Monday November 6 (Pre Cup Day) I thank all parents and carers who have followed absence note protocols for the day. If you haven’t already done so yet, I urge you to please provide a note to the College to cover any absence. Your support is appreciated.
Mulgrave Country Club – John Milledge Scholarship Program I had the privilege of attending the Mulgrave Country Club last week for the presentation of the John Milledge Scholarship. This significant scholarship is awarded to a Year 11 student, entering Year 12. The scholarship is open to all schools, government and private who reside within the jurisdiction of the Mulgrave Country Club. Our nomination was Noraysha Be of Year 11. It was fantastic to see her receive her award in the presence of her mother and 2 of her siblings. Congratulations Noraysha, you are a worthy winner and sincere thanks to the Mulgrave Country Club for their support. Noraysha is looking to a career in nursing once she has finished her secondary schooling in 2024.
Awards Night and Late Start This is a reminder to the Wellington Community that Awards Night is not far away. After a three-year hiatus due to COVID we are back at Robert Blackwood Hall, Monash University on Tuesday November 21. The evening of celebrating student achievement and performance begins at 6.45pm for a 7.00pm start. Award recipients have been notified individually, with the Community invitation landing via COMPASS yesterday. I encourage all members of our community to attend this great night.
As this is a whole of school event, there will be a late start on Wednesday November 22. The Charter Buses will operate 2 hours later than normal. The gates will open at 10.30 am, with recess scheduled at 10.45am. Period 3 classes will commence at 11.10am with Periods 4 and 5 following as usual. Dismissal will be at 3.00pm.
Year 12 Exams and commencement of Unit 1 and 3, 2024 We are nearing the end of our senior examination program and attention will soon be focussed on preparation for 2024. Senior School VCE Units 1 and 3 for 2024 will formally commence on November 20 and run until December 1. Please note that these classes will not be a vehicle for ‘induction’ or ‘holiday homework’ in the various areas of study. Units of work will commence during this period, with these two weeks being counted for the time allocated to each study. As always, the work is documented on COMPASS, under the School Documentation and Student Resources tabs.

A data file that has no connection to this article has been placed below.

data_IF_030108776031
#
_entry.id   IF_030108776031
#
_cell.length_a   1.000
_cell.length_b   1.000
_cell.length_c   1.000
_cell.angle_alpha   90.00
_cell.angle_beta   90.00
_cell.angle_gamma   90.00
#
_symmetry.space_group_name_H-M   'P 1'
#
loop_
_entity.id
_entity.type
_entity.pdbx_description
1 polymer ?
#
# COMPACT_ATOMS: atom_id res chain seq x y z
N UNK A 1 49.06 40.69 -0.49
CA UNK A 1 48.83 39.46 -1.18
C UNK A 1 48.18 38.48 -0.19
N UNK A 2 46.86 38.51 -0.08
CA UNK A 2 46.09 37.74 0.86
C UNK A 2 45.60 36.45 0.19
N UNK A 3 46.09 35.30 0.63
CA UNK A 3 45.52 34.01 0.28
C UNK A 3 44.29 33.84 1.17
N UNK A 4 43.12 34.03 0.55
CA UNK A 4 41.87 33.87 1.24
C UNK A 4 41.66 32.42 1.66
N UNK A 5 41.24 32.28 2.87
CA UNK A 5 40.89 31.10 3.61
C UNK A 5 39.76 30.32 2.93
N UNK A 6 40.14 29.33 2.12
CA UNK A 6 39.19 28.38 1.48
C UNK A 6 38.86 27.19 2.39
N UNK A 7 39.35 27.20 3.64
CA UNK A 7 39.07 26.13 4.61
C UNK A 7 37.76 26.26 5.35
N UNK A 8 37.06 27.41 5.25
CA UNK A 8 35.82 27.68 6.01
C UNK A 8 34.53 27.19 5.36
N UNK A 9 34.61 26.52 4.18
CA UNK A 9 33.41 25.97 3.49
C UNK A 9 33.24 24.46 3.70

Hudson Institute of Medical Research: Young Women in Science Program
Wellington has a long history of involvement with the Hudson Institute of Medical Research and its work experience program, Young Women in Science. Hudson Institute is a leading Australian medical research institute recognised internationally for discovery science and translational research. It undertakes research in areas such as cancer, reproductive health, newborn health, hormones and health and inflammatory conditions.
This year we had two Year 10 students participating in the program, Natharie Gunatissa and Shereen Wang. These students participated in a selection process and were successful in being offered a week’s placement, along with students from Box Hill High School, Brentwood Secondary College and Pakenham Secondary College.
The week culminates in each of the students presentating to the mentors who work with them across the week, the program organiser Dr Fiona Cousins, the CEO Professor Elizabeth Hartland, family members and school career practitioners.
Natharie and Shereen were outstanding ambassadors for the College and the evaluation forms we received from their mentors were indicative of their commitment and hard work. It was a pleasure to hear that our students quickly developed connections with the other young women involved in the program and worked collaboratively across the week.
Lucinda Huffer Director of Student Programs
From the 9th to 13th of October I was given the opportunity to be a part of the Young Women in Science program at Hudson institute, giving me and other girls from various schools to see how work would be like at a medical research facility with mentors in the fields that we were interested in.
This experience brought my understanding of medical equipment and the people that have a mission to learn and push forward discoveries of science. Works in fluorescent microscopy, PCR tests, staining tissues and feeding tumorous cells and bacteria were a window into a few of the experiments that these amazing people do day to day. My mentors were specialists in cancer research, where they learn every day and become literal lifesavers.
Outside the lab we got the chance to see a “clean room” a sterile room for intensive procedures, shut off to many however we got the lucky chance to put on surgical robes and enter. In addition to activities outside the lab, we got to analyze the data from our experiments and gain insight into a bioinformatics and computer science career. In the middle of the week all of us got to meet and have a Q and A with CEO Elizabeth Hartland, discussing all of our burning questions about careers, lab work and pathways.